By Jim Owczarski Sports Editor Published Dec 16, 2014 at 4:15 PM Photography: David Bernacchi

Much has changed for Luke Fischer in 12 months.

A year ago at this time, the Germantown native was two days removed from playing in a 79-72 loss to Notre Dame as a member of the Indiana Hoosiers, logging 10 minutes off the bench, contributing a rebound, an assist, a foul and three missed shots to the box score. 

His last game for Tom Crean would be played on Dec. 22, 2013, when he scored 10 points and had three blocks off the bench against Kennesaw State, the final non-conference game on Indiana’s schedule last year.

Fischer played in 13 games for the Hoosiers as a true freshman, and in 10 minutes per night he averaged 2.8 points and 2.1 rebounds per game. 

Shortly after the new year, he arrived in Milwaukee to play for Marquette University and head coach Buzz Williams. A little over two months later, in late March, Williams was gone, off to Virginia Tech. 

About 11 days later, Fischer stood behind Steve Wojciechowski as the long time Duke University assistant coach was introduced as his third head coach in less than five months. 

Like many involved with the program, Fischer’s head was spinning.

But, what the 6-foot, 11-inch Fischer did know about his new coach was that while at Duke, Wojciechowski had a strong national reputation for developing big men. 

The list is impressive, beginning with an undersized 6-foot, 8-inch center in Carlos Boozer. Then he worked with 6-9 Shelden Williams, 6-10 Josh McRoberts, the 6-10 Plumlee brothers (Miles and Mason), 6-11 Ryan Kelly and even the contributions of 7-1 Brian Zoubek to a national title.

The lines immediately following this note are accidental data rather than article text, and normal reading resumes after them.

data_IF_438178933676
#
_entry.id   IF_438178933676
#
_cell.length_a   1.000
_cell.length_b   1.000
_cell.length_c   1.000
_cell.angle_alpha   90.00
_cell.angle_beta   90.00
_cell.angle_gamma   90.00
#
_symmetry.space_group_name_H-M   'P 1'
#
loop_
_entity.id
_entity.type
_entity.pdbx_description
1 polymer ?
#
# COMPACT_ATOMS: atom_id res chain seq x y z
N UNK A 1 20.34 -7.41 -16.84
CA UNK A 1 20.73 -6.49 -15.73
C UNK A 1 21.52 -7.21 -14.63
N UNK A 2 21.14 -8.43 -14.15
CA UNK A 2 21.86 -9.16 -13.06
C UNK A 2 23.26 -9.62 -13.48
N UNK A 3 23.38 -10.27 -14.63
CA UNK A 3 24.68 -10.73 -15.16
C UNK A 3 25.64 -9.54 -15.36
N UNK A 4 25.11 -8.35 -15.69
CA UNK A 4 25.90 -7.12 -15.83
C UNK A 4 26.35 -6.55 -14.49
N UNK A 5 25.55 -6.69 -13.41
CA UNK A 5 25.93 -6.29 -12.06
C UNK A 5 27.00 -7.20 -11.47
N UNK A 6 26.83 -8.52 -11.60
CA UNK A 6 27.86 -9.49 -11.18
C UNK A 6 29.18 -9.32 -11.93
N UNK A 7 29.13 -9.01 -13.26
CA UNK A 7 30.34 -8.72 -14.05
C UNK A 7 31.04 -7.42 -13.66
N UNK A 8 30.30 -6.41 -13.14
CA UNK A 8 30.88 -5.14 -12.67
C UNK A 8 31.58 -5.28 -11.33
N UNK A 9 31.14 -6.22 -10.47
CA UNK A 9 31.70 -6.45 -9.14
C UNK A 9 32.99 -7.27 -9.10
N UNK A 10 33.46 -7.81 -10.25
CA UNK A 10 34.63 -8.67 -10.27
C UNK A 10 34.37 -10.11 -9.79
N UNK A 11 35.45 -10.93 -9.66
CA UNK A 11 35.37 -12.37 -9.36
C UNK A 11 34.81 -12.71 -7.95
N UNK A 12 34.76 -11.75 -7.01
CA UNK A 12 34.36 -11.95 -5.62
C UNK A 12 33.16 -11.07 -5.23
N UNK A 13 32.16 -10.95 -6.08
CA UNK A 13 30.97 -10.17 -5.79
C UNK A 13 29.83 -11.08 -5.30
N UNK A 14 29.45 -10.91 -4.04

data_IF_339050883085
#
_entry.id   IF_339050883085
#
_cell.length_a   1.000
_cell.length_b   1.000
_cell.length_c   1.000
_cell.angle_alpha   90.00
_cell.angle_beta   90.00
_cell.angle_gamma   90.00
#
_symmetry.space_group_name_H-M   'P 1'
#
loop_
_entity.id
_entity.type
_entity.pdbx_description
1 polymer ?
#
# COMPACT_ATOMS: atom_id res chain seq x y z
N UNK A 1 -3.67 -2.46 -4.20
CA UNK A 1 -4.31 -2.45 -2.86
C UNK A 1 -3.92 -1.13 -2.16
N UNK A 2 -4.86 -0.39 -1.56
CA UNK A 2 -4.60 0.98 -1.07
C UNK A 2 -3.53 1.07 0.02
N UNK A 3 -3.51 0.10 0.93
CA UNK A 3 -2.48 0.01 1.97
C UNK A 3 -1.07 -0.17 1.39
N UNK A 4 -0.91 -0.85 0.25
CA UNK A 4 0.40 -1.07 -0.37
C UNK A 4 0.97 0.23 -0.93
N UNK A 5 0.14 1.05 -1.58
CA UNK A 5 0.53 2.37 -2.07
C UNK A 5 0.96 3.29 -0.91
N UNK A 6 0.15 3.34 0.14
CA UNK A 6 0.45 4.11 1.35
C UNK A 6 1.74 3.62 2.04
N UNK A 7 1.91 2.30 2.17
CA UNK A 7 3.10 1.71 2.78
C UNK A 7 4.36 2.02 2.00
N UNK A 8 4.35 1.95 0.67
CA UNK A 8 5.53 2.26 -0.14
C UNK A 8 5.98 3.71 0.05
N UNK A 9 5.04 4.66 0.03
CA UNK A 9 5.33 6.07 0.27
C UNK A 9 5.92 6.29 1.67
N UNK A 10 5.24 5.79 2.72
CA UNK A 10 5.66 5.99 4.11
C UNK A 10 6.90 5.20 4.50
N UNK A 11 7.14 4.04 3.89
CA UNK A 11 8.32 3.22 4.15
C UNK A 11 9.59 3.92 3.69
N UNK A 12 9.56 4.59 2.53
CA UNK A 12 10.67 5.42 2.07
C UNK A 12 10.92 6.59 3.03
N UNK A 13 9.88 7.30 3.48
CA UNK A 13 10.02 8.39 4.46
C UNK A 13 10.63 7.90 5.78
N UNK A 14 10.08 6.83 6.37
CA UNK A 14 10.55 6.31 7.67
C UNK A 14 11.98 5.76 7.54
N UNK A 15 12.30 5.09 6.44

"If you look at it, if you really did your homework – again, there’s the truth, then there’s what the perception is – and the truth was is that every post guy that played here at Duke that didn’t transfer, every post guy that played for him, eventually became an NBA player with the exception of Bryan Zoubek," Duke assistant coach Jeff Capel said. "And that’s because he got hurt. He got hurt and never played again."

So, all Fischer could do was get to work. 

In his initial bio with Indiana, he was listed at 230 pounds. Marquette lists him at 245. And, since he’s only been practicing for the better part of a year, Fischer feels his game has improved dramatically in one specific aspect. 

"I think just a presence in the post has gotten a lot better," he said. "With our new staff, they’ve taught me a lot of new things about being a post player and some new moves. Hopefully I’ll be able to go through all of that stuff fin the game and get those to work.

"It’s stuff that they’ve seen and proved work plenty of times and there’s no doubt that I can make that work, too."

And it’s not like there wasn’t a solid base to build off of. Coming out of Germantown High School, Fischer was a Parade All-American, and according to ESPN's recruiting rankings, he was considered the 34th best player in the country – and the top player in Wisconsin – when he committed to Indiana.

"I think he's been eager for a long time – I’m hoping when he hits the floor he’s not over-eager" Wojciechowski said. "He’s going to have to work through some of that, some of the timing, some of the rust that’s there. You can practice as hard as he does and game situations are just different. I’m hoping he’ll make a quick transition. We’re certainly excited that he’s going to be with us finally."